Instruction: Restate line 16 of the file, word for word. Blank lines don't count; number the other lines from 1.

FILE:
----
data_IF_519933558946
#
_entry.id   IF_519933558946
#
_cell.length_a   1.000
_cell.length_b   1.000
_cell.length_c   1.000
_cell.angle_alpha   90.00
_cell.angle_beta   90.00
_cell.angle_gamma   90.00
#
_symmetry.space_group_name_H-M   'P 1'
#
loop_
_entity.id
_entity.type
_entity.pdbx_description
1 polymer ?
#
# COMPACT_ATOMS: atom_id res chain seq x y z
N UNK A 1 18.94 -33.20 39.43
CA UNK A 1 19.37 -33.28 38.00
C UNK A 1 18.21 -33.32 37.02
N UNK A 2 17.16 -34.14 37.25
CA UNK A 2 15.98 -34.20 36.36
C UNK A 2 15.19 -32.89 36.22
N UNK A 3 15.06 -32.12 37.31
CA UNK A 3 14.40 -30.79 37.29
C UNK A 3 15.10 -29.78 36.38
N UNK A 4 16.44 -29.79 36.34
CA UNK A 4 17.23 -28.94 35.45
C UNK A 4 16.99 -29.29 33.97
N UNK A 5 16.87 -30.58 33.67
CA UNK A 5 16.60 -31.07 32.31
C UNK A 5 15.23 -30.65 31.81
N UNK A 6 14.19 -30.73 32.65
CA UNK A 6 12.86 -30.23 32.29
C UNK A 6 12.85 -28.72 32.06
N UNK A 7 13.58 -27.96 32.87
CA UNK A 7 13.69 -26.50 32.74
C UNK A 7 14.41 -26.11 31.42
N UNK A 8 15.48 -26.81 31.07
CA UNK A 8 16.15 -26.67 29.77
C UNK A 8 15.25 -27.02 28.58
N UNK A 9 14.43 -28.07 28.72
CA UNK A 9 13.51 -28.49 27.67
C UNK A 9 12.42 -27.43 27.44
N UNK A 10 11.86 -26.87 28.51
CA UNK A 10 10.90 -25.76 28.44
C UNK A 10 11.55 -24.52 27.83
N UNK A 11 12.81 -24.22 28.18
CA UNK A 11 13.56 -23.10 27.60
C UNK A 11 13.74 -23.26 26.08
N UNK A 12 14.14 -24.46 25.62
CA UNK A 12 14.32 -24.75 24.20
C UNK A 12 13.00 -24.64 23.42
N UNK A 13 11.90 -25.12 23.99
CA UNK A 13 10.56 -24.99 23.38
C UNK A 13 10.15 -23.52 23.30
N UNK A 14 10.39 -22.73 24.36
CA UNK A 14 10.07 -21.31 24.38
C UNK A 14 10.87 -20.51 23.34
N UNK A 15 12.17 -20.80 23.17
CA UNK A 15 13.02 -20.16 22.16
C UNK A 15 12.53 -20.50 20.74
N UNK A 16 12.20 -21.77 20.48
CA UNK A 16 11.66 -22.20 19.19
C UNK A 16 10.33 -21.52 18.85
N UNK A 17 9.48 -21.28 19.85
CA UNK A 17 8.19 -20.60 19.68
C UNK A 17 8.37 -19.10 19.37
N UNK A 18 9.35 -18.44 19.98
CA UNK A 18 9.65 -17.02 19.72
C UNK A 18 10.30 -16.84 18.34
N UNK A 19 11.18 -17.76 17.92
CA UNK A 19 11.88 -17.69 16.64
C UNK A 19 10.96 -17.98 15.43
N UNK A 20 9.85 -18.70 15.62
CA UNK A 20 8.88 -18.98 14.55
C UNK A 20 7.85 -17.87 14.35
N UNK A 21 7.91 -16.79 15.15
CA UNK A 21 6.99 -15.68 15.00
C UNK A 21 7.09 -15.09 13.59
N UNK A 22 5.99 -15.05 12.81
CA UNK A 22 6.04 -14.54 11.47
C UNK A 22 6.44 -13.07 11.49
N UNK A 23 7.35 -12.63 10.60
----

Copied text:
_entity.type